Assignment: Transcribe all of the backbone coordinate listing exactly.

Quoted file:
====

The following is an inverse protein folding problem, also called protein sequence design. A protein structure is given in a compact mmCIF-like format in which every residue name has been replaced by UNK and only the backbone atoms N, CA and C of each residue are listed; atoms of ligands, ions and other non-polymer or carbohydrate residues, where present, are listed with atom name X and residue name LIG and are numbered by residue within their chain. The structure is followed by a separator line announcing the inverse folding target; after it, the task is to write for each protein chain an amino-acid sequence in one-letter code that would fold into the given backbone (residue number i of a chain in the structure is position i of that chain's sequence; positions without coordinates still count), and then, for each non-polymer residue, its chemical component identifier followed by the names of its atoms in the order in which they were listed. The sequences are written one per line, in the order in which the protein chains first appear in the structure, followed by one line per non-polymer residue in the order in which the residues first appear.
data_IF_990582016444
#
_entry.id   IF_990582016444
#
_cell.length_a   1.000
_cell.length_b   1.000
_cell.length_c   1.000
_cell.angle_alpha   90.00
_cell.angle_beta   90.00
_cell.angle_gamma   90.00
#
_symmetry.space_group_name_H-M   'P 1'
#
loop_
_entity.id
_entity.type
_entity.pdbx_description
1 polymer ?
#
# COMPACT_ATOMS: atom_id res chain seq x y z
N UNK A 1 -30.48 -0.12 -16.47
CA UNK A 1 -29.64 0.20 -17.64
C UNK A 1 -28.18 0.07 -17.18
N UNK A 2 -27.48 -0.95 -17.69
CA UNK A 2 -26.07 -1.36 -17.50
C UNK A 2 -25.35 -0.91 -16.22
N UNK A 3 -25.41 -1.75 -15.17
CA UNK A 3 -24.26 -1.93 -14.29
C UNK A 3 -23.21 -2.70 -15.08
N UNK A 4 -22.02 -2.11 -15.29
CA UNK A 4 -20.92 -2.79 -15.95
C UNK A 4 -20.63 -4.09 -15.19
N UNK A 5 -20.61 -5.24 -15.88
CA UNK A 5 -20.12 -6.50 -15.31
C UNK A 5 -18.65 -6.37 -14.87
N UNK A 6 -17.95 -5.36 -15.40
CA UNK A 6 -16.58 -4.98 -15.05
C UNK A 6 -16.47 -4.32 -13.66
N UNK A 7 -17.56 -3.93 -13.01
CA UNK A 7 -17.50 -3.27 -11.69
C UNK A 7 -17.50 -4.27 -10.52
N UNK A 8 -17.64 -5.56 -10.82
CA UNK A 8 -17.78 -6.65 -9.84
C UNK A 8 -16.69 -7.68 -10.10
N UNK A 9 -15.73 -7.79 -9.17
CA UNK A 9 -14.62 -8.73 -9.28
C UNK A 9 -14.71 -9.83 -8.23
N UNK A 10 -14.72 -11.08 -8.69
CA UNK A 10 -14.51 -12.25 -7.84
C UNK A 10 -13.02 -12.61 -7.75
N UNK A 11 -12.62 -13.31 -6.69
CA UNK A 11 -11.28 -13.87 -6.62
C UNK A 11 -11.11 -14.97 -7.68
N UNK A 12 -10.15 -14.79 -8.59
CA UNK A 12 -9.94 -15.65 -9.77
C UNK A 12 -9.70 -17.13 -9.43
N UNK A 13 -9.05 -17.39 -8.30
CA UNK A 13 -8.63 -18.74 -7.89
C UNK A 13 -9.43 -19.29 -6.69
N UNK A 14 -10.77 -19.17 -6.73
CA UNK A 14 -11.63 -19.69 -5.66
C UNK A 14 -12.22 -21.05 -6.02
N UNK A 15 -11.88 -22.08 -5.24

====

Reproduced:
The following is an inverse protein folding problem, also called protein sequence design. A protein structure is given in a compact mmCIF-like format in which every residue name has been replaced by UNK and only the backbone atoms N, CA and C of each residue are listed; atoms of ligands, ions and other non-polymer or carbohydrate residues, where present, are listed with atom name X and residue name LIG and are numbered by residue within their chain. The structure is followed by a separator line announcing the inverse folding target; after it, the task is to write for each protein chain an amino-acid sequence in one-letter code that would fold into the given backbone (residue number i of a chain in the structure is position i of that chain's sequence; positions without coordinates still count), and then, for each non-polymer residue, its chemical component identifier followed by the names of its atoms in the order in which they were listed. The sequences are written one per line, in the order in which the protein chains first appear in the structure, followed by one line per non-polymer residue in the order in which the residues first appear.
data_IF_990582016444
#
_entry.id   IF_990582016444
#
_cell.length_a   1.000
_cell.length_b   1.000
_cell.length_c   1.000
_cell.angle_alpha   90.00
_cell.angle_beta   90.00
_cell.angle_gamma   90.00
#
_symmetry.space_group_name_H-M   'P 1'
#
loop_
_entity.id
_entity.type
_entity.pdbx_description
1 polymer ?
#
# COMPACT_ATOMS: atom_id res chain seq x y z
N UNK A 1 -30.48 -0.12 -16.47
CA UNK A 1 -29.64 0.20 -17.64
C UNK A 1 -28.18 0.07 -17.18
N UNK A 2 -27.48 -0.95 -17.69
CA UNK A 2 -26.07 -1.36 -17.50
C UNK A 2 -25.35 -0.91 -16.22
N UNK A 3 -25.41 -1.75 -15.17
CA UNK A 3 -24.26 -1.93 -14.29
C UNK A 3 -23.21 -2.70 -15.08
N UNK A 4 -22.02 -2.11 -15.29
CA UNK A 4 -20.92 -2.79 -15.95
C UNK A 4 -20.63 -4.09 -15.19
N UNK A 5 -20.61 -5.24 -15.88
CA UNK A 5 -20.12 -6.50 -15.31
C UNK A 5 -18.65 -6.37 -14.87
N UNK A 6 -17.95 -5.36 -15.40
CA UNK A 6 -16.58 -4.98 -15.05
C UNK A 6 -16.47 -4.32 -13.66
N UNK A 7 -17.56 -3.93 -13.01
CA UNK A 7 -17.50 -3.27 -11.69
C UNK A 7 -17.50 -4.27 -10.52
N UNK A 8 -17.64 -5.56 -10.82
CA UNK A 8 -17.78 -6.65 -9.84
C UNK A 8 -16.69 -7.68 -10.10
N UNK A 9 -15.73 -7.79 -9.17
CA UNK A 9 -14.62 -8.73 -9.28
C UNK A 9 -14.71 -9.83 -8.23
N UNK A 10 -14.72 -11.08 -8.69
CA UNK A 10 -14.51 -12.25 -7.84
C UNK A 10 -13.02 -12.61 -7.75
N UNK A 11 -12.62 -13.31 -6.69
CA UNK A 11 -11.28 -13.87 -6.62
C UNK A 11 -11.11 -14.97 -7.68
N UNK A 12 -10.15 -14.79 -8.59
CA UNK A 12 -9.94 -15.65 -9.77
C UNK A 12 -9.70 -17.13 -9.43
N UNK A 13 -9.05 -17.39 -8.30
CA UNK A 13 -8.63 -18.74 -7.89
C UNK A 13 -9.43 -19.29 -6.69
N UNK A 14 -10.77 -19.17 -6.73
CA UNK A 14 -11.63 -19.69 -5.66
C UNK A 14 -12.22 -21.05 -6.02
N UNK A 15 -11.88 -22.08 -5.24